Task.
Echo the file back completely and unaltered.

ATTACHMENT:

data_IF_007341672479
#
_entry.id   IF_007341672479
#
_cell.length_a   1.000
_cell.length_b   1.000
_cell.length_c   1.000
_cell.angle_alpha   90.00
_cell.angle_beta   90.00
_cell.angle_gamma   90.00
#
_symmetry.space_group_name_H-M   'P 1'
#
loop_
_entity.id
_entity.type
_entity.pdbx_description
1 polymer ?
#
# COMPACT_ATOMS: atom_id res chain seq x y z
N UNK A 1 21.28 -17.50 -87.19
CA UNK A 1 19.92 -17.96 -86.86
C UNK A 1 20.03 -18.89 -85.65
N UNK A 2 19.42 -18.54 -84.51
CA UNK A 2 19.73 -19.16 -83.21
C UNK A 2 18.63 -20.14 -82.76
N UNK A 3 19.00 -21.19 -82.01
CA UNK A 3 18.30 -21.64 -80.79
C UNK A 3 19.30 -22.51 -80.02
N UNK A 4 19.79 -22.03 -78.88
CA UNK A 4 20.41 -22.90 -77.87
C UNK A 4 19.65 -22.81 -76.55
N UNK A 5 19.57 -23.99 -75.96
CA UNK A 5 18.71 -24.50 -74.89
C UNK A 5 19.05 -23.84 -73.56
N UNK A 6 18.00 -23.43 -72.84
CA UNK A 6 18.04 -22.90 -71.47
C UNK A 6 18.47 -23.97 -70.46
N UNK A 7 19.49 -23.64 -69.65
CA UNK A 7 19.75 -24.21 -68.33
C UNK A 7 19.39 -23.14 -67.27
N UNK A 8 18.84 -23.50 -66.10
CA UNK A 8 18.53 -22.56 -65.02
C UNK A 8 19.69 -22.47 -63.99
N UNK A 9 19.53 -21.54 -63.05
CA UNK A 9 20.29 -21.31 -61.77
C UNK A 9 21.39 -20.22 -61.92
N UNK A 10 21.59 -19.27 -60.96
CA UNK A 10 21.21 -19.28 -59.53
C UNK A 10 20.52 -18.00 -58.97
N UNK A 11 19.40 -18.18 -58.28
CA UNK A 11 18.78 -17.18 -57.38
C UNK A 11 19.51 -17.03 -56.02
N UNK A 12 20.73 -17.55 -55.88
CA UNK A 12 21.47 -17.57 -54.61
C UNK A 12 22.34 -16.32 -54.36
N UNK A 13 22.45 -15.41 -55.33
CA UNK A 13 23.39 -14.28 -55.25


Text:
data_IF_007341672479
#
_entry.id   IF_007341672479
#
_cell.length_a   1.000
_cell.length_b   1.000
_cell.length_c   1.000
_cell.angle_alpha   90.00
_cell.angle_beta   90.00
_cell.angle_gamma   90.00
#
_symmetry.space_group_name_H-M   'P 1'
#
loop_
_entity.id
_entity.type
_entity.pdbx_description
1 polymer ?
#
# COMPACT_ATOMS: atom_id res chain seq x y z
N UNK A 1 21.28 -17.50 -87.19
CA UNK A 1 19.92 -17.96 -86.86
C UNK A 1 20.03 -18.89 -85.65
N UNK A 2 19.42 -18.54 -84.51
CA UNK A 2 19.73 -19.16 -83.21
C UNK A 2 18.63 -20.14 -82.76
N UNK A 3 19.00 -21.19 -82.01
CA UNK A 3 18.30 -21.64 -80.79
C UNK A 3 19.30 -22.51 -80.02
N UNK A 4 19.79 -22.03 -78.88
CA UNK A 4 20.41 -22.90 -77.87
C UNK A 4 19.65 -22.81 -76.55
N UNK A 5 19.57 -23.99 -75.96
CA UNK A 5 18.71 -24.50 -74.89
C UNK A 5 19.05 -23.84 -73.56
N UNK A 6 18.00 -23.43 -72.84
CA UNK A 6 18.04 -22.90 -71.47
C UNK A 6 18.47 -23.97 -70.46
N UNK A 7 19.49 -23.64 -69.65
CA UNK A 7 19.75 -24.21 -68.33
C UNK A 7 19.39 -23.14 -67.27
N UNK A 8 18.84 -23.50 -66.10
CA UNK A 8 18.53 -22.56 -65.02
C UNK A 8 19.69 -22.47 -63.99
N UNK A 9 19.53 -21.54 -63.05
CA UNK A 9 20.29 -21.31 -61.77
C UNK A 9 21.39 -20.22 -61.92
N UNK A 10 21.59 -19.27 -60.96
CA UNK A 10 21.21 -19.28 -59.53
C UNK A 10 20.52 -18.00 -58.97
N UNK A 11 19.40 -18.18 -58.28
CA UNK A 11 18.78 -17.18 -57.38
C UNK A 11 19.51 -17.03 -56.02
N UNK A 12 20.73 -17.55 -55.88
CA UNK A 12 21.47 -17.57 -54.61
C UNK A 12 22.34 -16.32 -54.36
N UNK A 13 22.45 -15.41 -55.33
CA UNK A 13 23.39 -14.28 -55.25